Sound — 8
Sometimes, it surprises me that Billy Talent is still around. After showing much promise with their self-titled debut album, it seemed as if the band's break through to the mainstream was poised to get a lot bigger, but with the changing times of music video distribution, record labels being what they are, and the changing landscape of punk-based music, it seems like Billy Talent has never gotten much more popular than they were in the days of "Try Honesty" and "River Below."
Despite the seeming quietness of the band from my point of view, it appears the band has not only continued releasing albums, most of which of reasonably good quality, but they have also managed to do so without a single lineup change, a rarity in the industry these days. Their sound has definitely softened since their early days, lacking the harsher vocal styles that Benjamin Kowalewicz employed on their debut. Ian D'Sa's guitar riffs are still treble-heavy, and not dripping in the same kind of high gain you'd expect from such a riffy band. And the riffs on this album occasionally have some impressive surprises, like the great ones throughout "Ghost Ship of Cannibal Rats," a tune punctuated by punk-like gang chant shouts. "Louder Than the DJ" features some very "traditional rock-and-roll" sounds from Ian, something which he's used a bit more frequently on the past couple albums. Bassist Jonathan Gallant's presence on the album is quite big on the album, with the bass shining through the mix quite clearly (probably a result of Ian's guitar being a little less gain-heavy and bass-heavy than a lot of guitarists in the genre), and I especially like the bass lines he plays on "Rabbit Down the Hole." Now, about that bit where I mentioned no lineup changes... sadly, drummer Aaron Solowoniuk had been diagnosed with multiple sclerosis back in 2006, and due to complications from it, has taken a hiatus from the band, leaving the throne to Jordan Hastings (a name whom you might recognize as the drummer of acclaimed post-hardcore legends Alexisonfire), who treats his position in Billy Talent with a great deal of respect, laying down excellent, but tasteful, beats and fills.
Songwriting-wise, while I have to admit to missing the sharp, angular style of their debut album, and find this more "mainstream made-for-radio rock" format a bit less enthralling, there are still some great songs on this record. "Time Bomb Ticking Away" is kind of the answer to the question "how would U2 covering Alexisonfire sound?," but it's actually a really good, fast-paced song with some beautiful chords and vocal harmonies, and overall, is just a very well-written song. "Leave Them All Behind" is about the only song that really worried me, starting with a very soft sort of "Green Day circa 'American Idiot' playing country" kind of opening, before morphing into a rather decent power-pop tune. "Horses and Chariots" has moments that almost remind me of Serj Tankian's solo albums, possibly because of the vaguely middle-eastern vocal melodies over pulsing eighth-note riffs and the vaguely political lyrics. "Afraid of Heights (Reprise)" and "Horses and Chariots" both have very prominent synth parts, a bit of an oddity for this band, as well. The production of this album, ably handled by guitarist Ian D'Sa, is crisp and modern, not too overly loud, and allows a lot of headroom between the instruments, to the point where every nuance of the instrumental playing, including pick attacks, can be heard.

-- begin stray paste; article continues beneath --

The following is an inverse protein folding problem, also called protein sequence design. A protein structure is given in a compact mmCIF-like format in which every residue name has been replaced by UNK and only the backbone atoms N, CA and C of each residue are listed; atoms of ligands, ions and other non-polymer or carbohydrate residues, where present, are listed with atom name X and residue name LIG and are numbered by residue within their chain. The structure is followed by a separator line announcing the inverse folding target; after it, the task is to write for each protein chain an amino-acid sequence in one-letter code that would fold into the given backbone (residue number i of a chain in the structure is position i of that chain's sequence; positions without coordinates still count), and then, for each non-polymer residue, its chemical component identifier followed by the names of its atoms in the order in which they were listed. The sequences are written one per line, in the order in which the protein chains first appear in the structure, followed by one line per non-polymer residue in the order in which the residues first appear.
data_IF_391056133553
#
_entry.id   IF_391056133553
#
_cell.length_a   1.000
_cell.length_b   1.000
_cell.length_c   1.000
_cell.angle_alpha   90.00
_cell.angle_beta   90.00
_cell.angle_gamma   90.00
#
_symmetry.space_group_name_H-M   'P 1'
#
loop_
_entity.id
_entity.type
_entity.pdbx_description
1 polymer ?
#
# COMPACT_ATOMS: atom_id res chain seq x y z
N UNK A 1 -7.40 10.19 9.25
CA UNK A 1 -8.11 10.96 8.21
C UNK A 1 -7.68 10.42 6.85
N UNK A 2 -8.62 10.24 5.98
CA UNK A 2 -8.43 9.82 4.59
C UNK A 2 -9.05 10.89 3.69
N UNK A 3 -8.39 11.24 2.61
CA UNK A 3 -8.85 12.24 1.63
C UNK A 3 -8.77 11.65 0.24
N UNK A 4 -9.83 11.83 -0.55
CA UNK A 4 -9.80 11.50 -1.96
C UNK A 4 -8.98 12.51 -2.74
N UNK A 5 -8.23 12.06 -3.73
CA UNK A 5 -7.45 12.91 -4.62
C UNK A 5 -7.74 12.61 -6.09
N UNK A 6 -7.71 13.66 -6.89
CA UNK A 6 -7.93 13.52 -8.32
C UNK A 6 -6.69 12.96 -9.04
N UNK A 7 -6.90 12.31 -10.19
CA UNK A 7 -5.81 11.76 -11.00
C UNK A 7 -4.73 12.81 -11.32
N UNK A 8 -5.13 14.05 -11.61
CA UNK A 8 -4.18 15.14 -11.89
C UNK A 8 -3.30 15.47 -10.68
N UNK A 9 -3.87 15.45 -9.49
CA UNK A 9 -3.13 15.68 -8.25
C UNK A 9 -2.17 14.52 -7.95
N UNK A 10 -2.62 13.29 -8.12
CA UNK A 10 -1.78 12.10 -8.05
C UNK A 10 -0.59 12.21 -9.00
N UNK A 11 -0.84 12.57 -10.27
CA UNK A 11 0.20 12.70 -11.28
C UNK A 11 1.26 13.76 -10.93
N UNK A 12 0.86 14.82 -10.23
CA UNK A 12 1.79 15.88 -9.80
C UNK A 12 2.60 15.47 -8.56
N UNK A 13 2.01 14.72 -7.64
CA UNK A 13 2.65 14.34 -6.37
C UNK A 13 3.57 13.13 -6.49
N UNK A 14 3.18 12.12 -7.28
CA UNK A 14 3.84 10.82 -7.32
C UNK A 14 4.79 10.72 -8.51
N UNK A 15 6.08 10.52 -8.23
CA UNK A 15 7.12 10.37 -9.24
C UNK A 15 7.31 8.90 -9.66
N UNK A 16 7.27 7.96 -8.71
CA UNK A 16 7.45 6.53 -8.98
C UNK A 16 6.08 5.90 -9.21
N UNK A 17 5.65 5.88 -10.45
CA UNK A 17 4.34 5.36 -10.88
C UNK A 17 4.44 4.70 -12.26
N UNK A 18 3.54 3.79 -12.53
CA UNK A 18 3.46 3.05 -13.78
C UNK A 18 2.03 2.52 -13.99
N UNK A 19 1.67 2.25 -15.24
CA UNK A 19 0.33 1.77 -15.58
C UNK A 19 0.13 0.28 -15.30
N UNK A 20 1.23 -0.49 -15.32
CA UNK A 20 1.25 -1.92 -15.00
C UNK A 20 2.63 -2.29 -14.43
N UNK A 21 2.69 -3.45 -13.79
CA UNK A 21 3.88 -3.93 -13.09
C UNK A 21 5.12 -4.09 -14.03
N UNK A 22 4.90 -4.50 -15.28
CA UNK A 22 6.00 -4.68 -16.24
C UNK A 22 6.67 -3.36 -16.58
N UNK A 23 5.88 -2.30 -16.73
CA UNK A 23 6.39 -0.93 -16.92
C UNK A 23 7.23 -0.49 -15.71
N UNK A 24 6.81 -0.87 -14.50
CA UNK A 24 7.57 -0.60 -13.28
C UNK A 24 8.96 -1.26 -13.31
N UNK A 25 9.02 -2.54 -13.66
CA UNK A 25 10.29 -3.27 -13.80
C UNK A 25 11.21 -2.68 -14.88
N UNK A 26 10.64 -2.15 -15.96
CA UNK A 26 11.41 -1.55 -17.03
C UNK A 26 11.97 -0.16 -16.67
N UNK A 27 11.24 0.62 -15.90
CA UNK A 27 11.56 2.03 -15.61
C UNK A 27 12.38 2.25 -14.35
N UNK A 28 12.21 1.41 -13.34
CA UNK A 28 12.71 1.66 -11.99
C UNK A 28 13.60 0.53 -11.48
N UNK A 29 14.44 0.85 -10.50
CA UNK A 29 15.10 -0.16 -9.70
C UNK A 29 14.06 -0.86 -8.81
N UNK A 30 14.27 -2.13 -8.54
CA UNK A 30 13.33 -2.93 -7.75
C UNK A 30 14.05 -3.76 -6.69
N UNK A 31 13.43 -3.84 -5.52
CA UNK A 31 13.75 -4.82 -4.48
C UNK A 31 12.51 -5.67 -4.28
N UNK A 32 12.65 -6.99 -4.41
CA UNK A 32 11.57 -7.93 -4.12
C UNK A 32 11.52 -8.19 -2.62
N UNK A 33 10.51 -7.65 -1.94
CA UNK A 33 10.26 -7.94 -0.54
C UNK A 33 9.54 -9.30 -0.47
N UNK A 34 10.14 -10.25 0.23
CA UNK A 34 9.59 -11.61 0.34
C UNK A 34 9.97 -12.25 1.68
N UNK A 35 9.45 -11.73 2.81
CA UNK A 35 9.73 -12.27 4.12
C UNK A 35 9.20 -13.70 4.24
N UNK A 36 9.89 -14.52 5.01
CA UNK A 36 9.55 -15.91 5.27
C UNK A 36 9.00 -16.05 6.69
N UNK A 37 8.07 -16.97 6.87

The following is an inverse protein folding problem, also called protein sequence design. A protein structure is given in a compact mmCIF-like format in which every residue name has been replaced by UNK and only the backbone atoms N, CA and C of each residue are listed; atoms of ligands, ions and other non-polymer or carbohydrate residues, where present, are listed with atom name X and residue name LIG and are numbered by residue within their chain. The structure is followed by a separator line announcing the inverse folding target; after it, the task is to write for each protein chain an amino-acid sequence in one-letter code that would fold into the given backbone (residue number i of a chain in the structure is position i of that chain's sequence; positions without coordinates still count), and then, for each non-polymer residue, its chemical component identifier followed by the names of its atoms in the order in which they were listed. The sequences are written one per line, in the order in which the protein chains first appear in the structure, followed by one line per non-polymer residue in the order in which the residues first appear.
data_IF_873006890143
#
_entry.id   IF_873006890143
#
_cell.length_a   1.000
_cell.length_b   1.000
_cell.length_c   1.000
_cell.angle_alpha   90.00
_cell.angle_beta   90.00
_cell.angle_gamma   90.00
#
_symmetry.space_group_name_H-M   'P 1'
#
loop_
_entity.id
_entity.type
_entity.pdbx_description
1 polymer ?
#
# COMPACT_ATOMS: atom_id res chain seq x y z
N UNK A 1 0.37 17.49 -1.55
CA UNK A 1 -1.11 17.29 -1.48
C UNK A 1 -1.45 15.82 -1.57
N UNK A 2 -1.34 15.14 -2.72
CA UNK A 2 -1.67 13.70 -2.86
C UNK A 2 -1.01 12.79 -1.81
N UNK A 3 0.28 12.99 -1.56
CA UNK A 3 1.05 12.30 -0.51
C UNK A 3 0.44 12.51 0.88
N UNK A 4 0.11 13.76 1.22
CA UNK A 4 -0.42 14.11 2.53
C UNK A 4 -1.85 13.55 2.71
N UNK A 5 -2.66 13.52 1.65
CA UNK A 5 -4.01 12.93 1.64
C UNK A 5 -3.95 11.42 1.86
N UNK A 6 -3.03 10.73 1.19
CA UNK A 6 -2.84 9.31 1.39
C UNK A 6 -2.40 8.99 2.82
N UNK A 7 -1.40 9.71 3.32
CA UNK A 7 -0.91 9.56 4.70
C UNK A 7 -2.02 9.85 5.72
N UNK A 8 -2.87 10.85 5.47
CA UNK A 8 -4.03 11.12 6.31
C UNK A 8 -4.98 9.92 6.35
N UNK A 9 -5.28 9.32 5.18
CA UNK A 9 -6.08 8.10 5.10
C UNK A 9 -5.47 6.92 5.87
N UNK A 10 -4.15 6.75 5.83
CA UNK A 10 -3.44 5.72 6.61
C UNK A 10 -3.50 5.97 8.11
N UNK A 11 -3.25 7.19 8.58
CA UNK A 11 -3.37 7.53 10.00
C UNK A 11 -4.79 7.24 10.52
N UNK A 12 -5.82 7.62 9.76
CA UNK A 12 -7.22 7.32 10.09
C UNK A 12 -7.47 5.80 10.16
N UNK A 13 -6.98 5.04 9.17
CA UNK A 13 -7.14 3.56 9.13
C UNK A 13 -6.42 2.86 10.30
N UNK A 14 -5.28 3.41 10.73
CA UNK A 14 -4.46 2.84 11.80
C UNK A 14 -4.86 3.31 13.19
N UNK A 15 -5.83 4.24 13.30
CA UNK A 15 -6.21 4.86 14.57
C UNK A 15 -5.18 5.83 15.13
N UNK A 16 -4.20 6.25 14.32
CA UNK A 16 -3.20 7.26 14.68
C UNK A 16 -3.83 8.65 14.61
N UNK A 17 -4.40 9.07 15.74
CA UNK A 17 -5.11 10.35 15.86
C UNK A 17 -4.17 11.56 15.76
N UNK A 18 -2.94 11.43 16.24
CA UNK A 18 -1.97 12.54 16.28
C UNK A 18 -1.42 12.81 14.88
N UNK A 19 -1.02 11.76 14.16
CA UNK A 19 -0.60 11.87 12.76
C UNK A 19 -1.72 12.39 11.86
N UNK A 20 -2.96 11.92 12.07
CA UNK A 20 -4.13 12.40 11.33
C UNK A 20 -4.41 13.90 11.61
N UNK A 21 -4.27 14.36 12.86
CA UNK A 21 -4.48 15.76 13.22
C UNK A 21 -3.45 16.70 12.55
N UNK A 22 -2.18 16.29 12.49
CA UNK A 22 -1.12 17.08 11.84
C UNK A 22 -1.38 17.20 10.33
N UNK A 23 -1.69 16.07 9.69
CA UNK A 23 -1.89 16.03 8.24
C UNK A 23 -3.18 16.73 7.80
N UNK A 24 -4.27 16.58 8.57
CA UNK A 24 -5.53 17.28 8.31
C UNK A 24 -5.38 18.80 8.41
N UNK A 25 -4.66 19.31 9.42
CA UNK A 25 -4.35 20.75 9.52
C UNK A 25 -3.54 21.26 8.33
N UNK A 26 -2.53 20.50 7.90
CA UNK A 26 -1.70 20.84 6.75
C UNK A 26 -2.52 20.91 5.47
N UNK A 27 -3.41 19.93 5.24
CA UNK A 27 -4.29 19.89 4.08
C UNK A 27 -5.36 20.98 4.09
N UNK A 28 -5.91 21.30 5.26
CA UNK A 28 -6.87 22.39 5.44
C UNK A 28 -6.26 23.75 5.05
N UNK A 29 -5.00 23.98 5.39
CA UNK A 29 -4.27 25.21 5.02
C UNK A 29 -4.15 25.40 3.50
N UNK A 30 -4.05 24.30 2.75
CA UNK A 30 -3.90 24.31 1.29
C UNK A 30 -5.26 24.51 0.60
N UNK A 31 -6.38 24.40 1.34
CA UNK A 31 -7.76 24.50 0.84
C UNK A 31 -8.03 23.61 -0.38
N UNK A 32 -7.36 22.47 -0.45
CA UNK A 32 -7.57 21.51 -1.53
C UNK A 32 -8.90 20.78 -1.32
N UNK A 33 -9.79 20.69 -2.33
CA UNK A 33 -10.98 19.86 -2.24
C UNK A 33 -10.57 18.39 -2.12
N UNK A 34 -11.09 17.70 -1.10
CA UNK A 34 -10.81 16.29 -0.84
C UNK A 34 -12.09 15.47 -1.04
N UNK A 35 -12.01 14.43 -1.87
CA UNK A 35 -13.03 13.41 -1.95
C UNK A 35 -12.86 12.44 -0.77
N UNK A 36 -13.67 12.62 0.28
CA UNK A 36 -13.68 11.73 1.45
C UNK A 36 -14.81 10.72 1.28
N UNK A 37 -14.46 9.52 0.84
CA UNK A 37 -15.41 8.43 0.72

Lyrics — 8
Benjamin Kowalewicz's lyrics, like a lot of derivatives of punk rock, are often quite political in nature, shooting straight from the hip with the opening song "Big Red Gun," seemingly a rumination on the USA's fascination with guns and gun violence (and to be honest, I'm not sure whether it's anti-gun or pro-gun). The politics also continues on "Horses and Chariots," a song which seems to be about how divided our world is, and "This Is Our War," which seems to be about getting past political and racial divisions to stand unified. But there are also more personal songs, if political discourse is not your thing, such as the album's title track, which describes Benjamin's thoughts on fear and phobias. "Louder Than the DJ" has a very generic "rock and roll will never die" feel to it, and maybe a hint of apprehension toward technology ("Little miss Selfie and lonely boy Slick/it's time you got a brand new fix"). Lyrically speaking, a lot of this album is nothing unexpected from a band like this, and they don't really waste any time on surprising lyrical topics. "Louder Than the DJ" is about the only lyrical misstep on the album, as far as I'm concerned.
Benjamin's vocal style has changed very little over the years, except that there are far fewer sort of hardcore punk "shouts" on their more recent albums. This one is no exception, but there are still a few good hardcore gang chants on songs like "Ghost Ship of Cannibal Rats," but most of the rest of the album features Benjamin's melodic vocal style. His voice, like a few other famous Canadian vocalists, can tend to be a bit of an acquired taste, but I found very little to complain about on this record.
Overall Impression — 8
Even though time has softened Billy Talent a bit, the band's formula has remained quite successful for them, and they exemplify these traits on "Afraid of Heights." Between the witty songwriting, the excellent musicianship, the tight production, and the band's long-running unity, this album is a rather excellent piece from them. While it won't directly compare to the band's past works in too many meaningful ways, there is still quite a bit to like about this new record, and it definitely gets a recommendation from me. While there may be some things this band is afraid of (heights spring to mind), success is not one of them. This is a pretty damn good record.